Food Habits In Children: The Right Time To Introduce

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Habit formation is a systematic process that starts to develop from birth. If a behavior is performed
repeatedly in a consistent manner, then a habit is formed. Some habits are foundational: more
basic, like taking shower, brushing, etc., whereas, others are situational, which means they are formed
because of some deliberate repetitive actions, like having an ice cream every time one score A+
in the math tests.

Four Stages of Habit Formation:

Scientifically, there are four stages of habit formation, i.e. Cue (something triggers
our brain to initiate a specific behavior), craving (the motivation or desire to act), response (the
actual activity that eventually becomes a habit), and reward (the satisfaction of the craving).

Formation Of Food Habits In Children:

Similarly, food habits are generally transferred to the child at a very young age from their family,
school, and close surroundings. Based on these habits, children learn to grow their preferences
over staples, like rice, wheat, or maize, as well as proteins, vegetables, and fruits. Hence, these
choices and preferences shape their health condition in adulthood. Along with the healthy ones,
they tend to develop a strong affinity towards sweet and salty desserts and snacks at this age;
sometimes unknowingly adults too contribute to this in the form of rewards by gifting them a
packet of chips or a bar of chocolates every time they accomplish something. The reward
mechanism of having some treats eventually undermines the actual aim of the habit formation
itself as their expectations and preferences build up around this kind of treat rather than the formation
of a habit for their own benefit. Thus, it is important to teach the children very mindfully more
about foods from a very young age so they can make responsible choices and decisions when
needed. Some of the key steps that parents and educational institutes can take to educate and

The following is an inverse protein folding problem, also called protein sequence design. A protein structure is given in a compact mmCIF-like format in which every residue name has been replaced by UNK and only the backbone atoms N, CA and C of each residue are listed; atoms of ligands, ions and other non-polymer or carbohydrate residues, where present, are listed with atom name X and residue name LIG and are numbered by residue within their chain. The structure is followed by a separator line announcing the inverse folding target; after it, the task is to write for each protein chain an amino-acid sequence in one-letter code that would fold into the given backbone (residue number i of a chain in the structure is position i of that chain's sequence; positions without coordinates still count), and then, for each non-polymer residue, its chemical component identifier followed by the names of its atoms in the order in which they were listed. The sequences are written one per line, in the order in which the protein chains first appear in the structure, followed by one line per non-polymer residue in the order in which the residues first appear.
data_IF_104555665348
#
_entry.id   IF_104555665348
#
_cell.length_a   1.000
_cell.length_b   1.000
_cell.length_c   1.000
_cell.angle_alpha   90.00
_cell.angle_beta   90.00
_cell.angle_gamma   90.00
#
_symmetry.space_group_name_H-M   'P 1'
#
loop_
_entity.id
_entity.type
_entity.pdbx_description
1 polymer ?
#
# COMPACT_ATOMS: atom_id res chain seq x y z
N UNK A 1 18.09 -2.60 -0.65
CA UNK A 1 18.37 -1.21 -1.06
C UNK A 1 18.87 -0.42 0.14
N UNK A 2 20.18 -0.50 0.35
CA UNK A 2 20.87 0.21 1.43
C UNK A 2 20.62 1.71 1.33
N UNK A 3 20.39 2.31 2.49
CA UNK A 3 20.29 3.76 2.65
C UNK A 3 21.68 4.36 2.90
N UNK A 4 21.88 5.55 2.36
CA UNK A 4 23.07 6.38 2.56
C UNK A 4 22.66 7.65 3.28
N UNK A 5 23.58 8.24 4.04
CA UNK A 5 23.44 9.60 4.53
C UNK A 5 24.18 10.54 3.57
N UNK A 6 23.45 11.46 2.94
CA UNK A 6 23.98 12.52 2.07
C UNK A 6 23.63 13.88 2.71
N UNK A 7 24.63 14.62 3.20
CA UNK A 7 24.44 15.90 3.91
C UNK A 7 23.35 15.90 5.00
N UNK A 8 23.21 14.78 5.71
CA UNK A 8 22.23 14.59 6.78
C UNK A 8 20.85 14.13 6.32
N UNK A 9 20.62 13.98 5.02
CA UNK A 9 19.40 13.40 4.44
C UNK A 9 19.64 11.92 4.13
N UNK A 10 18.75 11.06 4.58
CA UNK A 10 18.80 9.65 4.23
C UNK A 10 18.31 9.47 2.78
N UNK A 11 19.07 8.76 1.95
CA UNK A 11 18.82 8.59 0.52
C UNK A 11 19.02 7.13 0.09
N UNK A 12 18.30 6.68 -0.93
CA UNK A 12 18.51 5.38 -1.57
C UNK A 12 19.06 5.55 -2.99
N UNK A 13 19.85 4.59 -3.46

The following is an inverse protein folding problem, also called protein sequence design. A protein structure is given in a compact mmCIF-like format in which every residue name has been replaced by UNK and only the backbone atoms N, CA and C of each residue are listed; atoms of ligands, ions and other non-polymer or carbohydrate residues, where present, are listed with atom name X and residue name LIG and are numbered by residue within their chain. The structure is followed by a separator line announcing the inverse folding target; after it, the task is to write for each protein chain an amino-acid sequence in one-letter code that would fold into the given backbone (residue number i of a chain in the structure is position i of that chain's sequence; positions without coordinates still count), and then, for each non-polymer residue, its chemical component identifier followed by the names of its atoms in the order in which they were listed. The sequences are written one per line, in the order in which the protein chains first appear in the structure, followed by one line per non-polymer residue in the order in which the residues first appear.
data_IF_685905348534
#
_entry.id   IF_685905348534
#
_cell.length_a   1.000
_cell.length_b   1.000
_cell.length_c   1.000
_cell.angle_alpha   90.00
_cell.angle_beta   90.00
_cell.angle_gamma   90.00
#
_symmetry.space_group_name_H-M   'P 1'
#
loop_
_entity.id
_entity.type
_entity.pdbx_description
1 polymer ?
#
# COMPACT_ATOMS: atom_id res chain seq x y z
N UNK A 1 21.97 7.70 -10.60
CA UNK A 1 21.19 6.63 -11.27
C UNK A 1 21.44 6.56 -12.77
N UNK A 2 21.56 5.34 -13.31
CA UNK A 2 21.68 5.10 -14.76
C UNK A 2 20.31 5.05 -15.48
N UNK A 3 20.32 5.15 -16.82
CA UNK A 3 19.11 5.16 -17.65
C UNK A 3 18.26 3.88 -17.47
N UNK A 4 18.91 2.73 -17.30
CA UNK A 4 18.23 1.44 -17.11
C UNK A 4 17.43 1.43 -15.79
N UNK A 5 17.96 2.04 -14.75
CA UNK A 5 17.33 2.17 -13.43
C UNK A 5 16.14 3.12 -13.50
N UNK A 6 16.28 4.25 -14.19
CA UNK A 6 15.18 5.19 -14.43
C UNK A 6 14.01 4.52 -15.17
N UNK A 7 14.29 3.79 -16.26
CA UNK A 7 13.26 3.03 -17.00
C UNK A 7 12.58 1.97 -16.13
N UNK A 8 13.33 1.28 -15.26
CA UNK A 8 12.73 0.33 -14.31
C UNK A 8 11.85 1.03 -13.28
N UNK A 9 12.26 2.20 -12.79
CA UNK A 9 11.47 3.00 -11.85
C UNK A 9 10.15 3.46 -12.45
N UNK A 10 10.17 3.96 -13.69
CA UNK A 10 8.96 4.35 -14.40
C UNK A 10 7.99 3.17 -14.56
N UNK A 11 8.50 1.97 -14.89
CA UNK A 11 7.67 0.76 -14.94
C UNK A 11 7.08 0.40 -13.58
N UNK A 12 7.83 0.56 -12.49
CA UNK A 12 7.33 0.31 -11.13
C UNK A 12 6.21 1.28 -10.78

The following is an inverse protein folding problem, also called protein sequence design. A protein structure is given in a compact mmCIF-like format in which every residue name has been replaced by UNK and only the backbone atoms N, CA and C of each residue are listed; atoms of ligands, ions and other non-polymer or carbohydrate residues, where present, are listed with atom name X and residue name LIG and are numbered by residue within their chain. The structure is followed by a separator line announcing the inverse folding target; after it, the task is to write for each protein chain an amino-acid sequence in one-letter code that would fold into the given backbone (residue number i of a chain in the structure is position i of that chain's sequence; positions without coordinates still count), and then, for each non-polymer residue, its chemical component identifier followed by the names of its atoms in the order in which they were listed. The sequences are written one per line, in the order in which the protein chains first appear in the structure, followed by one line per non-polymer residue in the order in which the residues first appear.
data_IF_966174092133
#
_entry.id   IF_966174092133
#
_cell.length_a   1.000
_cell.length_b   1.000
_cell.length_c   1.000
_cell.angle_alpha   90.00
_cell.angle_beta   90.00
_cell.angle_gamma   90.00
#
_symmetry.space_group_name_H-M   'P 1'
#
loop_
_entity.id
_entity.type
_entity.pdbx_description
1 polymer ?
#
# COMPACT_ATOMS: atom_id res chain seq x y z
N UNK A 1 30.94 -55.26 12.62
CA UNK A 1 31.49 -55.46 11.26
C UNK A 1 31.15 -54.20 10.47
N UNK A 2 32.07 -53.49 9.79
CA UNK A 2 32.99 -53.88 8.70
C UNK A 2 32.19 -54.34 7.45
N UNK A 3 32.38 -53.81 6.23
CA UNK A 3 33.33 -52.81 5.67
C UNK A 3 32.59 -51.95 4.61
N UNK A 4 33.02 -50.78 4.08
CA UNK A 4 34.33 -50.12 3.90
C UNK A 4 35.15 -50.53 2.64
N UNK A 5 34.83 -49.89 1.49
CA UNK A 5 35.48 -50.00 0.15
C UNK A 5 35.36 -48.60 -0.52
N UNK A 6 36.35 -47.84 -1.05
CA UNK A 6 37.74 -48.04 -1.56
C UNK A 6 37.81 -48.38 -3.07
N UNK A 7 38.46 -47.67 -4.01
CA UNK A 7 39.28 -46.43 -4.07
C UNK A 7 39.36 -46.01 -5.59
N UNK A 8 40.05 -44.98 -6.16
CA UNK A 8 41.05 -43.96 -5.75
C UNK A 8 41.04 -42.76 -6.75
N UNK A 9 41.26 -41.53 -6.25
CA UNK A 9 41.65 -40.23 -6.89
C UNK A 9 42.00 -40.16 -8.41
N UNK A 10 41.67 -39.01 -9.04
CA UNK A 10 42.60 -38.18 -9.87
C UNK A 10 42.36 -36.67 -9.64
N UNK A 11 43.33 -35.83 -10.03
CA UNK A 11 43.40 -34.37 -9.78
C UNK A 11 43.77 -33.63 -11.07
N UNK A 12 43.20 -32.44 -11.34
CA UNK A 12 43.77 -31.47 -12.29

generate awareness among children toward developing healthy food habits are –

• Making children aware of what they are eating without necessarily labeling the food as
“bad” or “good”, rather emphasizing the importance and optimum quantity of food

• Showing them the labels on packages of the foods they love and demonstrating how to read
them without over-complicating, for example: the first ingredients listed on the label are the
ones present in maximum quantity in the food they are going to have.

• If any existing unhealthy habit is already there, break the chain of repetition of the same
by not harming them mentally but rather more carefully by praising and recognizing their
efforts to change or rectify them.

• Provide the children with an environment of healthy lifestyle enabling them to get
familiarized with good habits.

• It is also important to understand the cues of unhealthy food habits so that it can eliminated
from happening in the first place.

To Conclude, even though every child is different than others, a systematic and positive approach to making children understand things would be beneficial on a general level. If required, more personalized
help can be identified and implemented to make sure every single child’s habit is on a better track, and in the future, they learn to make responsible decisions for themselves.

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